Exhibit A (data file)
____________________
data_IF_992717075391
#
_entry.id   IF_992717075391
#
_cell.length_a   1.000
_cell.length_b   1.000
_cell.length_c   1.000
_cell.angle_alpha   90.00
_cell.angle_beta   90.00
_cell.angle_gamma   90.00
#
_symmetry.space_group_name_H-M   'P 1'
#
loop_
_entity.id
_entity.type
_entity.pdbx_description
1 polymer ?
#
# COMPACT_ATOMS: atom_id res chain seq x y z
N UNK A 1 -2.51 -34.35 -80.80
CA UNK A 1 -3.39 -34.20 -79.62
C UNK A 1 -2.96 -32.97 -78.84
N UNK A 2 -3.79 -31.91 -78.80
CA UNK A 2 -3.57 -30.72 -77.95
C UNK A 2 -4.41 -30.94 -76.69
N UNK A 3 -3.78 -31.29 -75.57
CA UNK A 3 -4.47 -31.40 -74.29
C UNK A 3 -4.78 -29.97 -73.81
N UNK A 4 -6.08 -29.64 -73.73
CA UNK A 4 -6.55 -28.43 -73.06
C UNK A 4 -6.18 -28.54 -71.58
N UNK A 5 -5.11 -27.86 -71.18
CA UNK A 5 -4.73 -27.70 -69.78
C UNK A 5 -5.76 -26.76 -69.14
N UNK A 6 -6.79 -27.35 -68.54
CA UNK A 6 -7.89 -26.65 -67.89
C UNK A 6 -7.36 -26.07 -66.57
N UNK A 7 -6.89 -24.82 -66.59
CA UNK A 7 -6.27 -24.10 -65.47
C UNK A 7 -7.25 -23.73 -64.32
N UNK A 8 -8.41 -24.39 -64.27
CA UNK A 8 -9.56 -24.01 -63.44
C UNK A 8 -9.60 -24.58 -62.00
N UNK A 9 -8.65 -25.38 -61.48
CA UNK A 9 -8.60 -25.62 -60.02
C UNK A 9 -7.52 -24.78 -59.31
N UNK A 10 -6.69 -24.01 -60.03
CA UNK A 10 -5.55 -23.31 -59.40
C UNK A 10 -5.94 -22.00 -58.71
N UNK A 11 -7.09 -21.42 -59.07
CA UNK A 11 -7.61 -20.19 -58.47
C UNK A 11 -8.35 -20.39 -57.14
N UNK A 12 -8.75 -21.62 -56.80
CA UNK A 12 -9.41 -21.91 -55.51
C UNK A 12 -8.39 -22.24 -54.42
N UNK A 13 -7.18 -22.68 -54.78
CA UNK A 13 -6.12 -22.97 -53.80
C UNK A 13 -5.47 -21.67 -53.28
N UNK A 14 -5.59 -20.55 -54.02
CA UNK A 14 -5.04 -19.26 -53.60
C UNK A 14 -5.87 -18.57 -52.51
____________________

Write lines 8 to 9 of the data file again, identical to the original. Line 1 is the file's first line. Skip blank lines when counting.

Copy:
_cell.angle_alpha   90.00
_cell.angle_beta   90.00